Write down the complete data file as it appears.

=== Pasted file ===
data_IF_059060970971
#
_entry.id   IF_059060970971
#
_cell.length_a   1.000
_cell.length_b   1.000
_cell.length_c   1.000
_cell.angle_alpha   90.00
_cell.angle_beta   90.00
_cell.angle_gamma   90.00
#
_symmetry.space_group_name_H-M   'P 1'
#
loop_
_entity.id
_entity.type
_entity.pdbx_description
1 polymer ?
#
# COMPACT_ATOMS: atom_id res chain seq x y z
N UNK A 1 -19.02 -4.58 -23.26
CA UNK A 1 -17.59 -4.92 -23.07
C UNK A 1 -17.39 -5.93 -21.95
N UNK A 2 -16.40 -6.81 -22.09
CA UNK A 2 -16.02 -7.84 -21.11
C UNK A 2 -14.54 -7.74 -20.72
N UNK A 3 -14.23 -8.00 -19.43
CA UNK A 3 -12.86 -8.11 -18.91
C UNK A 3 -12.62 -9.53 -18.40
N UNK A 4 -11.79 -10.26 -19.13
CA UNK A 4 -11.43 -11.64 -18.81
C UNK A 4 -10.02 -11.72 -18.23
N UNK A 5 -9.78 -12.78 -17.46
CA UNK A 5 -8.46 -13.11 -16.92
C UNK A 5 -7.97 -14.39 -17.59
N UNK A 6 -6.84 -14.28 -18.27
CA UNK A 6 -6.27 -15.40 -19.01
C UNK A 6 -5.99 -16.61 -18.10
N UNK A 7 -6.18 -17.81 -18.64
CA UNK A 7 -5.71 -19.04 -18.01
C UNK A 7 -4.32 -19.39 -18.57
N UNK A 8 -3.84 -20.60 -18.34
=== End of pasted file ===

data_IF_059060970971
#
_entry.id   IF_059060970971
#
_cell.length_a   1.000
_cell.length_b   1.000
_cell.length_c   1.000
_cell.angle_alpha   90.00
_cell.angle_beta   90.00
_cell.angle_gamma   90.00
#
_symmetry.space_group_name_H-M   'P 1'
#
loop_
_entity.id
_entity.type
_entity.pdbx_description
1 polymer ?
#
# COMPACT_ATOMS: atom_id res chain seq x y z
N UNK A 1 -19.02 -4.58 -23.26
CA UNK A 1 -17.59 -4.92 -23.07
C UNK A 1 -17.39 -5.93 -21.95
N UNK A 2 -16.40 -6.81 -22.09
CA UNK A 2 -16.02 -7.84 -21.11
C UNK A 2 -14.54 -7.74 -20.72
N UNK A 3 -14.23 -8.00 -19.43
CA UNK A 3 -12.86 -8.11 -18.91
C UNK A 3 -12.62 -9.53 -18.40
N UNK A 4 -11.79 -10.26 -19.13
CA UNK A 4 -11.43 -11.64 -18.81
C UNK A 4 -10.02 -11.72 -18.23
N UNK A 5 -9.78 -12.78 -17.46
CA UNK A 5 -8.46 -13.11 -16.92
C UNK A 5 -7.97 -14.39 -17.59
N UNK A 6 -6.84 -14.28 -18.27
CA UNK A 6 -6.27 -15.40 -19.01
C UNK A 6 -5.99 -16.61 -18.10
N UNK A 7 -6.18 -17.81 -18.64
CA UNK A 7 -5.71 -19.04 -18.01
C UNK A 7 -4.32 -19.39 -18.57
N UNK A 8 -3.84 -20.60 -18.34